The Evolution Of Money

Strong Support for the Penny in Recent Poll

Penny popularity comes at a time when stores are experimenting with cashless payment

More than two-thirds of Americans (68%) want to keep the penny, according to a poll released by Americans for Common Cents (ACC).

Apr 29, 2019 — WASHINGTON–(BUSINESS WIRE)–Over two-thirds of Americans (68%) want to keep the penny, according to a poll released today by Americans for Common Cents (ACC). Americans’ support for keeping the penny in circulation has remained strong and steady over the last seven years. A poll conducted by ACC in 2014 also found 68% of those surveyed favor the penny, representing a slight increase from 2012 where 67% of those polled said the coin should remain in circulation.

Continued strong support for the penny comes at a time when stores are experimenting with cashless payment. In response, some cities and states have passed laws to stop stores from refusing to accept cash and coins. Legislation in many US cities to allow customers to still use cash is rooted in historic barriers to credit and banking services for certain nonwhite consumers. Notably, 80% of African Americans and 70% of Hispanics support the continued circulation of the penny the ACC poll found.

According to the federal government, around 25% of the population are either unbanked or under-banked, typically those with low incomes who lack the minimum balance to open checking and savings accounts.

Move To Plastic Discriminatory?

Particularly vulnerable parts of society, such as the elderly, immigrants, and homeless may not have a bank account and are more likely to still depend on physical money...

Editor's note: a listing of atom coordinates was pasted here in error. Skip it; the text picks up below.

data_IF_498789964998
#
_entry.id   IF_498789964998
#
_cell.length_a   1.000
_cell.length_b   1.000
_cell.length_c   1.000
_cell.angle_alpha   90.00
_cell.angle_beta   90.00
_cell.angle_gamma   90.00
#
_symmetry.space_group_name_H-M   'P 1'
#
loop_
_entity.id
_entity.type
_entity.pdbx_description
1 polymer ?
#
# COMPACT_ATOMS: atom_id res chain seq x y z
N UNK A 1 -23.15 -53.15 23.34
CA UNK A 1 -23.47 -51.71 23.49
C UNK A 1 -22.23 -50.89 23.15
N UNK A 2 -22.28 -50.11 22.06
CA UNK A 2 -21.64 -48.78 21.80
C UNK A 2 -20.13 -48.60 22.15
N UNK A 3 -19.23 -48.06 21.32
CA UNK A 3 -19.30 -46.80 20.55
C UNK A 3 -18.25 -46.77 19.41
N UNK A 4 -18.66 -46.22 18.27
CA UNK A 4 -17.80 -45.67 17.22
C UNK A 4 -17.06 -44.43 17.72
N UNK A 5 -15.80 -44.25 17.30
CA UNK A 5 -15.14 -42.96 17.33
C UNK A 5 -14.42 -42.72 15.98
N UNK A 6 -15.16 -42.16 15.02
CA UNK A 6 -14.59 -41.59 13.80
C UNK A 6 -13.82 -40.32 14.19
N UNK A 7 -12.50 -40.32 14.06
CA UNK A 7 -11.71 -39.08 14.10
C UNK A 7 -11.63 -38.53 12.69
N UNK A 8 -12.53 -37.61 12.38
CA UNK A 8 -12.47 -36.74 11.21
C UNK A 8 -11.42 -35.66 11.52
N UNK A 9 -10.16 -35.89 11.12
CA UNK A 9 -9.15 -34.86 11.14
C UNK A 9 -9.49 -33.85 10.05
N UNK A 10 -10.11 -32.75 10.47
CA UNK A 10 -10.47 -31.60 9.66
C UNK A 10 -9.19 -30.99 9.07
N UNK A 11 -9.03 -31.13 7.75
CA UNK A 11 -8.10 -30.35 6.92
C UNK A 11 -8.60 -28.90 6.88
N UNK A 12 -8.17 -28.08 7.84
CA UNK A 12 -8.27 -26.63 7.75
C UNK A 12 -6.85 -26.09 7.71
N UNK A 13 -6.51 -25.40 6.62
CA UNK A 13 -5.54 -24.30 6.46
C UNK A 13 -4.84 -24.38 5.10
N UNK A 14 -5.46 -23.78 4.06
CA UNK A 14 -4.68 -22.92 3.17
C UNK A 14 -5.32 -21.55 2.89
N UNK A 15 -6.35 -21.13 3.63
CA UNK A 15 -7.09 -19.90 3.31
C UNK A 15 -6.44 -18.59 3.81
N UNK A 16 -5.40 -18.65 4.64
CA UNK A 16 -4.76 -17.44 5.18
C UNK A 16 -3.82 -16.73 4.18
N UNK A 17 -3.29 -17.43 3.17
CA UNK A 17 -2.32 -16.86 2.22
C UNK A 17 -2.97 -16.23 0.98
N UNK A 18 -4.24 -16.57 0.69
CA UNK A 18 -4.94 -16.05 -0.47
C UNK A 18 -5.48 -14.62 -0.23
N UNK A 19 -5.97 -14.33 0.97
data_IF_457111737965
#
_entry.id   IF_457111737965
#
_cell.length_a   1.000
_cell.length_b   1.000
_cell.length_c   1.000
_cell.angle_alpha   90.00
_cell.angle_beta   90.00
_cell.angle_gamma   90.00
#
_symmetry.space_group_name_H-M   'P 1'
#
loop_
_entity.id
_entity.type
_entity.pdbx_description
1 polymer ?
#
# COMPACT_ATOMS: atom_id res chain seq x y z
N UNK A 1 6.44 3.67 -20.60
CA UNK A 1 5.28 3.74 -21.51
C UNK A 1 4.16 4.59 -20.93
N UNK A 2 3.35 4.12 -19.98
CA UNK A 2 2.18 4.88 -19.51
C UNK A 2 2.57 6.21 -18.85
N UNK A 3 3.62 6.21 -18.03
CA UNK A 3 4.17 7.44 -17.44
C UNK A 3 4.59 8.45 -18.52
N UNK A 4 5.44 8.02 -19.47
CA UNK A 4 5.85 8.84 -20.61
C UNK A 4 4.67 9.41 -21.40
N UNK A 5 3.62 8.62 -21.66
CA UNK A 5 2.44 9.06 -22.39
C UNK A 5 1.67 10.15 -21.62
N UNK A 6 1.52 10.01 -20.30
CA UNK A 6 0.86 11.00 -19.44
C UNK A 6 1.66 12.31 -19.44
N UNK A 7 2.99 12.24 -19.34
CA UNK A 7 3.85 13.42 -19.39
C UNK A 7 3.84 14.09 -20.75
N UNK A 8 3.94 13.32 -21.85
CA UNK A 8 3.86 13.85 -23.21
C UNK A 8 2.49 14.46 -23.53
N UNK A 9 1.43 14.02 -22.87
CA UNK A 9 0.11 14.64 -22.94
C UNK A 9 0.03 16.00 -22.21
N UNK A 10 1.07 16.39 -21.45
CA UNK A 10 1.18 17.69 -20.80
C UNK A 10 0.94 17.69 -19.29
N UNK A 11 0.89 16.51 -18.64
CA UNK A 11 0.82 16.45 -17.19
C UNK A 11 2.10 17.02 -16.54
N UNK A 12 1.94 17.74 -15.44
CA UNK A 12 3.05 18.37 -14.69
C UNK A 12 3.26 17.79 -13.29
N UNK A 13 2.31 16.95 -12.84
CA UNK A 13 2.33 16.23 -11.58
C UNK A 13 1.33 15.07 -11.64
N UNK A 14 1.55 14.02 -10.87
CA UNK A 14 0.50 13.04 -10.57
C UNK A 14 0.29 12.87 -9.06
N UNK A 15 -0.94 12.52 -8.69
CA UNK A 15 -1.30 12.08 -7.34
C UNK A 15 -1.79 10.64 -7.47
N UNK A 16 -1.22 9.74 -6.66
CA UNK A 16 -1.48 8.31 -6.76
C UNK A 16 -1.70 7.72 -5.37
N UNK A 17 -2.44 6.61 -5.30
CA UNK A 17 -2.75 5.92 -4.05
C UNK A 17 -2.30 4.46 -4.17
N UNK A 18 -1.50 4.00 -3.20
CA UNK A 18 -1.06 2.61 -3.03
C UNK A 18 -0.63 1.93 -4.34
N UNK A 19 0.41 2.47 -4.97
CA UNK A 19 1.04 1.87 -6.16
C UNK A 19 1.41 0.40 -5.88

“A move to force customers to use plastic cards or mobile devices discriminates against those without credit or bank accounts,” said Americans for Common Cents Executive Director Mark Weller. “Particularly vulnerable parts of society, such as the elderly, immigrants, and homeless may not have a bank account and are more likely to still depend on physical money,” Weller added. The City of Philadelphia and the New Jersey legislature have passed measures this year that would ban cashless stores.

The poll was conducted by the Opinion Research Corporation and found strong penny support with those making less than $100,000 per year. Over 72% of Americans making under $50,000 want to keep the penny. The poll also found 74% of Americans making between $50,000 and $100,000 want to keep the coin. Amazon Go and other retailers who support cash-free stores haven’t said how they could serve those without a bank account, thus highlighting the need – consistent with public opinion – to keep the penny in circulation.

Americans for Common Cents is a broad-based coalition of business and charitable organizations dedicated to keeping the penny. ACC was formed in 1990 in response to Congressional threats to eliminate the one-cent coin (www.pennies.org). Opinion Research Corporation International of Princeton, New Jersey, surveyed a national sample of 1,000 adults by phone. The margin of sampling error is +/- 3.1%.